The number of private medical insurance (PMI) policies held in the UK has dropped by 30,000, leading LaingBuisson to describe the insurance premium tax (IPT) hike as needed ‘like a hole in the head'.
The LaingBuisson's Health Cover UK Market Report - twelfth edition puts the number of PMI policies in the UK (insured and self-insured) at 3.94 million at the start of 2015, down from 3.97 million a year earlier.
Between 2012-2014 policy numbers have fallen 9% beneath a peak of 4.32 million in early 2008, LaingBuisson's report has shown.
Philip Blackburn, author of the report said: "Private medical insurance needs a 3.5 percentage point rise in IPT like a hole in the head, and this additional cost is projected to dampen market demand in 2016 and 2017".
Meanwhile, LaingBuisson also highlighted that the amount of people covered by the private medial cover dropped to an approximate 10.5% in early 2015 in comparison to 12.3% six years previous.
There were related falls of about 14,000 for both individual and company paid policies during 2014, the report said.
The report also revealed a lack of expansion of employer funded demand in the previous four years while a 5% growth in full time employees in the UK have reached record levels.
Costs and claims
LaingBuisson also identified that the increase in IPT would affect insurers' abilities to manage costs which will affect market growth.
The report also found that the IPT uplift came "after brighter prospects" for medical cover growth a year ago.
Claims costs had fallen by 5% in real terms (taking into account economy inflation (RPI)) in 2013 - the first significant contraction in recent history.
Contributing to this fall was effective cost-containment, highlighted by Bupa's open referral and similar initiatives from others.
The report found that this sharp drop in claims costs was not repeated in 2014, as medical cover payouts edged down by 0.8% in real terms to be £3.45 billion.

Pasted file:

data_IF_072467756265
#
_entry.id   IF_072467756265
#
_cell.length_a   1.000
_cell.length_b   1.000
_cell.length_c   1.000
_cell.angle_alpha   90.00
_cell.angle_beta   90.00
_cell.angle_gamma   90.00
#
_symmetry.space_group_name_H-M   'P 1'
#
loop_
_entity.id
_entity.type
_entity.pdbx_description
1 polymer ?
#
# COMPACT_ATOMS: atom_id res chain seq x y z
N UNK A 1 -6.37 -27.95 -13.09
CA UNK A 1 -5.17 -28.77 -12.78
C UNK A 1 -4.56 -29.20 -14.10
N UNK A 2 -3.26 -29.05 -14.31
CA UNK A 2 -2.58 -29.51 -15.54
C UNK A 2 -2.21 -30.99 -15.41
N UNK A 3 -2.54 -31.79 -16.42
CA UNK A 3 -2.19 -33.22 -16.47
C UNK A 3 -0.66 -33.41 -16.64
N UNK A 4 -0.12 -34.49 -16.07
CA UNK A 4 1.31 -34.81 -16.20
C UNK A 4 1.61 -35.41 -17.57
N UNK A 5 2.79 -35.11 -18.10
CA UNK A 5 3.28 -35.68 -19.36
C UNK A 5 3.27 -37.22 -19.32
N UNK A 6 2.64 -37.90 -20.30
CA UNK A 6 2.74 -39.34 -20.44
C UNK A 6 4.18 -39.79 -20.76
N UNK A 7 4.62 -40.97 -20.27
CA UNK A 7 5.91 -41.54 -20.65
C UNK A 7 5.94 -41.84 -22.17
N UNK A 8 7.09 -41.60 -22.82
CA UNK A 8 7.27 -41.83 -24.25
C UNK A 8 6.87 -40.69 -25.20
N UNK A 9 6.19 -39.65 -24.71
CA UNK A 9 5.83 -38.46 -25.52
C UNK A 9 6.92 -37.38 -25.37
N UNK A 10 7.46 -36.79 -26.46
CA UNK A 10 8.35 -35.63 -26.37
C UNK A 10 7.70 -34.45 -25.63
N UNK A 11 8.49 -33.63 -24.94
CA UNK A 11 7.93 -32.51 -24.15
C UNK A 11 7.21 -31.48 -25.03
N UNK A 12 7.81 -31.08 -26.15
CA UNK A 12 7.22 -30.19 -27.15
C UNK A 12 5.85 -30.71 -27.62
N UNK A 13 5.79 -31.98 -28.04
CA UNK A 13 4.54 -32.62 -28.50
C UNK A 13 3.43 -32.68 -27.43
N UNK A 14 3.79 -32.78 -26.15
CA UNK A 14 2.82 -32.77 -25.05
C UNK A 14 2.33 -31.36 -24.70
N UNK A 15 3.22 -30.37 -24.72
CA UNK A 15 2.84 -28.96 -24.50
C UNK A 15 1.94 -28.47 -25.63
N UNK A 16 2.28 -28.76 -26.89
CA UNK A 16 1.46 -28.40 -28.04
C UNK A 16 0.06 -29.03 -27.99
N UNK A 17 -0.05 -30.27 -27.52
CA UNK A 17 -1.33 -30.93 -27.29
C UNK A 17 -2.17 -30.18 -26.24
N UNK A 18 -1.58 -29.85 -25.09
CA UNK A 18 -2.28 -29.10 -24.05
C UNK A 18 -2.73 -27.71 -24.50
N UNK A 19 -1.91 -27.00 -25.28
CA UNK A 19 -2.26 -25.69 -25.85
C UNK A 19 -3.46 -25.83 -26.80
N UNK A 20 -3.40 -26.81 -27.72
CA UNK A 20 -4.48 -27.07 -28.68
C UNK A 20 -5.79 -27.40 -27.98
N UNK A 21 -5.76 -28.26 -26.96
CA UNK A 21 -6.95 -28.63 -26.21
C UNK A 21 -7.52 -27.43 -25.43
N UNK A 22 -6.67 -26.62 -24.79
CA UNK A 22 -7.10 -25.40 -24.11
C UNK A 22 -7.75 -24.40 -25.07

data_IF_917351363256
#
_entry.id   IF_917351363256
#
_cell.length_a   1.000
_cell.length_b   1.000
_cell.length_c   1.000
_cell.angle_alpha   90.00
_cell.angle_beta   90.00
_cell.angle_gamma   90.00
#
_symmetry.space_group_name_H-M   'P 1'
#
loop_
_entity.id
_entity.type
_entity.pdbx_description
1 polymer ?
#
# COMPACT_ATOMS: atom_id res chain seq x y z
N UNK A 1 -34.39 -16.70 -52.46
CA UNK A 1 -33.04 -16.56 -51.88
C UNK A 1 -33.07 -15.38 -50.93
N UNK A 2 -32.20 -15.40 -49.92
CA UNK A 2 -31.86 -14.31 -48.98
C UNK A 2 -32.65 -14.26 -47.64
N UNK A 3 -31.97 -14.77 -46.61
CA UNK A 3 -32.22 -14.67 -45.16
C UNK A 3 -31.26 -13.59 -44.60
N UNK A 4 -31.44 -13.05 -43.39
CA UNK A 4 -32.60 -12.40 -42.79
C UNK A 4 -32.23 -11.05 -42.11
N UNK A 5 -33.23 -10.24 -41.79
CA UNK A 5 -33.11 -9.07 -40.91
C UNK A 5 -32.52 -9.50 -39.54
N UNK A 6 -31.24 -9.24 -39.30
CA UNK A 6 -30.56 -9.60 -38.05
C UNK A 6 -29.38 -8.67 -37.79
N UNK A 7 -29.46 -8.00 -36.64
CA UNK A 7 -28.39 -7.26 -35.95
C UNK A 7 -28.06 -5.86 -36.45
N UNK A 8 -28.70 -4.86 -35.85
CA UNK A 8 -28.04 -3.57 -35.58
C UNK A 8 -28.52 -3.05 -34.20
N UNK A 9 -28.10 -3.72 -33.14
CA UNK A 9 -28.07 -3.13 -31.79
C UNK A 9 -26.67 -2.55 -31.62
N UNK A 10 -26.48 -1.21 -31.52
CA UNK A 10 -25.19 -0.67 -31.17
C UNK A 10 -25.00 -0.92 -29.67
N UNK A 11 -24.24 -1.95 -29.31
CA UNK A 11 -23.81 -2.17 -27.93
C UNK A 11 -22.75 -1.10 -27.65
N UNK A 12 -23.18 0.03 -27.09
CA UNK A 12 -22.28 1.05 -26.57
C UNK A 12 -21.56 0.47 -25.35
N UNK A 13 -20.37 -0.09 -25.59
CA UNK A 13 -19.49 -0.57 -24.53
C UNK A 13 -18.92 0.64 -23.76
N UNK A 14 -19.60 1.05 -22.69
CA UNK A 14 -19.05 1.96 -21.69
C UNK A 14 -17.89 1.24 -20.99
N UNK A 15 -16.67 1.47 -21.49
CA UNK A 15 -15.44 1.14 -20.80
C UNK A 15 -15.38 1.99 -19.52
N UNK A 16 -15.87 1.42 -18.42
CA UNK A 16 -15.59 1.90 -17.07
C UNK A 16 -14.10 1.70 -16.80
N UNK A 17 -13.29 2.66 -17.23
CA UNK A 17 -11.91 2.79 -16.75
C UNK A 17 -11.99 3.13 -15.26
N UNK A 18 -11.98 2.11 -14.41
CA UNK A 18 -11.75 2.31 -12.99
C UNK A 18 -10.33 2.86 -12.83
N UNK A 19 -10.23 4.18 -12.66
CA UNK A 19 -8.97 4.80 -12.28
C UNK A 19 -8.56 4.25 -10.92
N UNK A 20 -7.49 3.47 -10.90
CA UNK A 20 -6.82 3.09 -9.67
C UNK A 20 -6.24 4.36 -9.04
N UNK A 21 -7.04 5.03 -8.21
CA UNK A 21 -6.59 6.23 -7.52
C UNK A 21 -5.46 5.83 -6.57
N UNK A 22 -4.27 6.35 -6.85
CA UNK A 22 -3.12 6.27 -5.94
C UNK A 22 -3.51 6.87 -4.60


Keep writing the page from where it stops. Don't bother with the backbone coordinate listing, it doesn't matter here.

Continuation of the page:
It added while the impact of cost-containment was again evident during the year, there was upward pressure on costs as claims incidence rose across the industry as a whole.
PMI "at a crossroads"
Blackburn added:""Private medical cover is currently at a crossroads. A lack of growth in volume demand when the UK economic cycle is at a strong point, suggests there are barriers to a wider market which need to be addressed.
"While tackling high costs of cover needs to be an ongoing priority for everyone within the private healthcare industry, demonstrating the financial benefit of private healthcare to employers would appear imperative for long-term market prosperity."
He concluded: "To this end investment in the value of private healthcare is required from insurers, hospitals and doctors alike.
"However, while the medical cover market has recently seen some progressive achievements on cost management, a regressive step has now been delivered by the government.
"Private medical insurance needs a 3.5 percentage point rise in IPT like a hole in the head, and this additional cost is projected to dampen market demand in 2016 and 2017".
Meanwhile, LaingBuisson said of health cash plans that "employer demand is surging forward."
While its penetration remains much lower than private medical cover, the number of employer paid health cash plan contributors increased by 12% in 2014 to reach a high of 833,000 at the start of 2015.
The number of company paid cash plan contributors (policies) has more than doubled between 2010-2014, encouraged by an average price which has not increased over the period.
This was "underpinned by a sales drive from intermediaries keen to grow a progressive market", the report siad.
Meanwhile, individual demand for cash plans continued to edge down in 2014, falling by 2.4% to be 1.81 million individual paid contributors at the start of 2015.
However, this was the smallest annual fall in seven years, and suggests stable demand from individuals may be approaching, LaingBuisson concluded.
Cheryl Lythgoe shines a light on the medical facts behind the coronavirus myths
Looking ahead to #NoVAD
During to COVID-19
A remote private GP shares his view